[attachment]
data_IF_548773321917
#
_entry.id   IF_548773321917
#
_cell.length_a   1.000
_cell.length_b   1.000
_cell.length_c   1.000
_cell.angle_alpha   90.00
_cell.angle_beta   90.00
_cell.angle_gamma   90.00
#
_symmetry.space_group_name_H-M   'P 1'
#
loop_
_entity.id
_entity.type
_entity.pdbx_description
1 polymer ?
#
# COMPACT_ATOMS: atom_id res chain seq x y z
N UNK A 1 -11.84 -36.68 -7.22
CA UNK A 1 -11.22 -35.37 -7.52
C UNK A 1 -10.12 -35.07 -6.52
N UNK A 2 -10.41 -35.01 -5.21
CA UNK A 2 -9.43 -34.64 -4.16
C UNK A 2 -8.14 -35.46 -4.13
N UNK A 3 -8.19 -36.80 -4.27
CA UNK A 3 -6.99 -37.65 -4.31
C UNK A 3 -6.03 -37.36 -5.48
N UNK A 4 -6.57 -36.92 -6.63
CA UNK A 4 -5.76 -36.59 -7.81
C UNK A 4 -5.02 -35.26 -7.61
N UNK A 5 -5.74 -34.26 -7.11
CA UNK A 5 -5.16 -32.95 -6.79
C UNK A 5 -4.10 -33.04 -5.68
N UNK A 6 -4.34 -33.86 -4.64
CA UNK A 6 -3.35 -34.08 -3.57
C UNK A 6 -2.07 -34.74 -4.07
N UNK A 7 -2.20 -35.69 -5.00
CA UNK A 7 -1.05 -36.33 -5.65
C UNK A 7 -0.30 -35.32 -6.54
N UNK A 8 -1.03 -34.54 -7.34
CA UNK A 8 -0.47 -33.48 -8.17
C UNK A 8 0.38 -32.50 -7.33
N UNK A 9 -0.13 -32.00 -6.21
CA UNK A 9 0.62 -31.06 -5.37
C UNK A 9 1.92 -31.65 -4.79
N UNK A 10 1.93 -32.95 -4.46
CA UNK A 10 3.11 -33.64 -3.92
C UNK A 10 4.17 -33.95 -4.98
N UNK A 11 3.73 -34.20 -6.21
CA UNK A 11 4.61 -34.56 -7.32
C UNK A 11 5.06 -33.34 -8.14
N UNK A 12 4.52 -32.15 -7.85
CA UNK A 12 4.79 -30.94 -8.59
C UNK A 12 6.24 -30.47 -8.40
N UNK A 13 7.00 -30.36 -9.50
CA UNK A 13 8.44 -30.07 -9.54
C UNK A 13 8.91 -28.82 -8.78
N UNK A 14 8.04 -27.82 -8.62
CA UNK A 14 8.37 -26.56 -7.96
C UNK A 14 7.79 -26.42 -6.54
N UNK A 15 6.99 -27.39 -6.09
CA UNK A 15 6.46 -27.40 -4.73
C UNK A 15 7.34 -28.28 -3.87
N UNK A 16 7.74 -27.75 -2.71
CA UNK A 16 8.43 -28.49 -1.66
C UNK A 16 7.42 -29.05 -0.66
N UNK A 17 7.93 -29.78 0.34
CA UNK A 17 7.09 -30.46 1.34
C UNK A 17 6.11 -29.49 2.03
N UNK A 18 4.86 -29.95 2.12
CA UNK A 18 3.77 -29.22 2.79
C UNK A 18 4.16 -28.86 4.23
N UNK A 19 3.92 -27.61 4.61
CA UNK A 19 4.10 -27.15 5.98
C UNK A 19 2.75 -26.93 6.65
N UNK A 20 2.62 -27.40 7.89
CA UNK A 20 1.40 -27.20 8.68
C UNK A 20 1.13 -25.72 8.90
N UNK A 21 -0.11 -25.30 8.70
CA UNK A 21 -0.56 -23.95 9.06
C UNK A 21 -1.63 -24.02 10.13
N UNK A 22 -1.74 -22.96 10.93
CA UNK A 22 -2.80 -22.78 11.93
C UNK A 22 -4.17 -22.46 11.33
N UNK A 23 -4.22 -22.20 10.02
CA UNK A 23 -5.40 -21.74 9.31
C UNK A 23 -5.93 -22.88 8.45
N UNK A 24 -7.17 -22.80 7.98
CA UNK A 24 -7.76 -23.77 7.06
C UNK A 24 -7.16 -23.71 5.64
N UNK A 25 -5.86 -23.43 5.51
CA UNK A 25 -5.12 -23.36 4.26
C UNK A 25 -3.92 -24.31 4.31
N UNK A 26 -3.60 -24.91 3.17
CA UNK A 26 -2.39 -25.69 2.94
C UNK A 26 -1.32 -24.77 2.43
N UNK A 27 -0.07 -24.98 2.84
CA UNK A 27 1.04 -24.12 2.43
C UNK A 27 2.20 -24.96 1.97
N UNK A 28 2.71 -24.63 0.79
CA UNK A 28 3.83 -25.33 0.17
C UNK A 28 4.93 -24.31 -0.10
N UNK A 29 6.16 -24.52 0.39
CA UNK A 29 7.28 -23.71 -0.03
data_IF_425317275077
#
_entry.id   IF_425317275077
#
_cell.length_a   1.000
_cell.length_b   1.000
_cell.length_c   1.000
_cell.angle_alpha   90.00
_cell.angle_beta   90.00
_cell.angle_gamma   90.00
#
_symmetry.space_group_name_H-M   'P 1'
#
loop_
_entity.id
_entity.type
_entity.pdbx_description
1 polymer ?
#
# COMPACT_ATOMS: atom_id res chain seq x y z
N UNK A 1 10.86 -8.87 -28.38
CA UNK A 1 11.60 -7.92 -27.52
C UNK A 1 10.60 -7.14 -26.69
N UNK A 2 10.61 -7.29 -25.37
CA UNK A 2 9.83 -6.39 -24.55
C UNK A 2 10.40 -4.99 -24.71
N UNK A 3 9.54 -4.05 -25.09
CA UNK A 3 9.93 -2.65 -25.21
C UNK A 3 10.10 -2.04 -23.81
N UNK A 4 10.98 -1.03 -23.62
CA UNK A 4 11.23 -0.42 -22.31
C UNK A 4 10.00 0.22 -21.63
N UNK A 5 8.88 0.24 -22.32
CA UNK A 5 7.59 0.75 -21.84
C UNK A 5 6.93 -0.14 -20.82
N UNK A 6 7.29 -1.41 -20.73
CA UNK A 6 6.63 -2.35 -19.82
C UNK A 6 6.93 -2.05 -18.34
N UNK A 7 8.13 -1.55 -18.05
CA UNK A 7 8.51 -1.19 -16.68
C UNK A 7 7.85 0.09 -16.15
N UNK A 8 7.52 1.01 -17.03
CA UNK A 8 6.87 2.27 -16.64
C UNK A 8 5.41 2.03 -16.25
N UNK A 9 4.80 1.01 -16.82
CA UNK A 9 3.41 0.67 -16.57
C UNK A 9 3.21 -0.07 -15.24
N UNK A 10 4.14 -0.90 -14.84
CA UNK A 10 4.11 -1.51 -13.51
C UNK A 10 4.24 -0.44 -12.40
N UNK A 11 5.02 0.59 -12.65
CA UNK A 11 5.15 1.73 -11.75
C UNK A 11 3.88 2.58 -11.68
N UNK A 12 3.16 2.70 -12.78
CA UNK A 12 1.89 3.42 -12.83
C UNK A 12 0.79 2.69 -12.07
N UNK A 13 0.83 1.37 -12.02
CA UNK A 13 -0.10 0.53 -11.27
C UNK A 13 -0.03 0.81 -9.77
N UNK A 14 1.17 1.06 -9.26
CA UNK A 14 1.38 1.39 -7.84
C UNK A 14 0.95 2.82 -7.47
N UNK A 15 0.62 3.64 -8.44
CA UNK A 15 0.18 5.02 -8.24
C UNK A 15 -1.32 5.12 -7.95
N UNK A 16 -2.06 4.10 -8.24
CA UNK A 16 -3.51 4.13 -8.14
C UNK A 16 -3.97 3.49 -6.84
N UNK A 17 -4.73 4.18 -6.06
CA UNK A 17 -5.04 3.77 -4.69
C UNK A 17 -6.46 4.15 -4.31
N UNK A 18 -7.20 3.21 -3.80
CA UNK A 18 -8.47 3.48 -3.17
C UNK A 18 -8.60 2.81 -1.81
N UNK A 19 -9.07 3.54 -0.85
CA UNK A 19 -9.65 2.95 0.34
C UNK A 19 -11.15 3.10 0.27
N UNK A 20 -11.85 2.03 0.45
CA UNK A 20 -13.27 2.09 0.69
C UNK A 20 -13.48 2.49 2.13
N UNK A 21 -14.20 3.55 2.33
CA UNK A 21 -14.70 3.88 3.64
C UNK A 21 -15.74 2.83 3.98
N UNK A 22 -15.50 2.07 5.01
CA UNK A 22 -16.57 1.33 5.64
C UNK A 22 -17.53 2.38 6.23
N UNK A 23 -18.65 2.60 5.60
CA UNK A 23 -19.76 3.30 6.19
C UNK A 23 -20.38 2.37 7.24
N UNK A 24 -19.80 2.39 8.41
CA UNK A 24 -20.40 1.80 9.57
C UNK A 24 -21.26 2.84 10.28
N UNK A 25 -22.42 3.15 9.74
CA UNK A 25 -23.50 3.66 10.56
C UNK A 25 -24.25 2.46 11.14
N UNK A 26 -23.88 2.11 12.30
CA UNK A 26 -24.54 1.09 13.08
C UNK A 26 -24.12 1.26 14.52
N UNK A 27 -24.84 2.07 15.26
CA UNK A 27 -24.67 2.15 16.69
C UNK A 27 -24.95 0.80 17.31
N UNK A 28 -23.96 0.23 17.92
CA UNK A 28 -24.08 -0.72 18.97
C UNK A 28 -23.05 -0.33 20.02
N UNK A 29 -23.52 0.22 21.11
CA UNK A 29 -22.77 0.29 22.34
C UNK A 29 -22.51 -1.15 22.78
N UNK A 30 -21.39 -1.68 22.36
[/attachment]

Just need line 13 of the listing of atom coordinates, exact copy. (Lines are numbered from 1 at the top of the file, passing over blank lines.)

#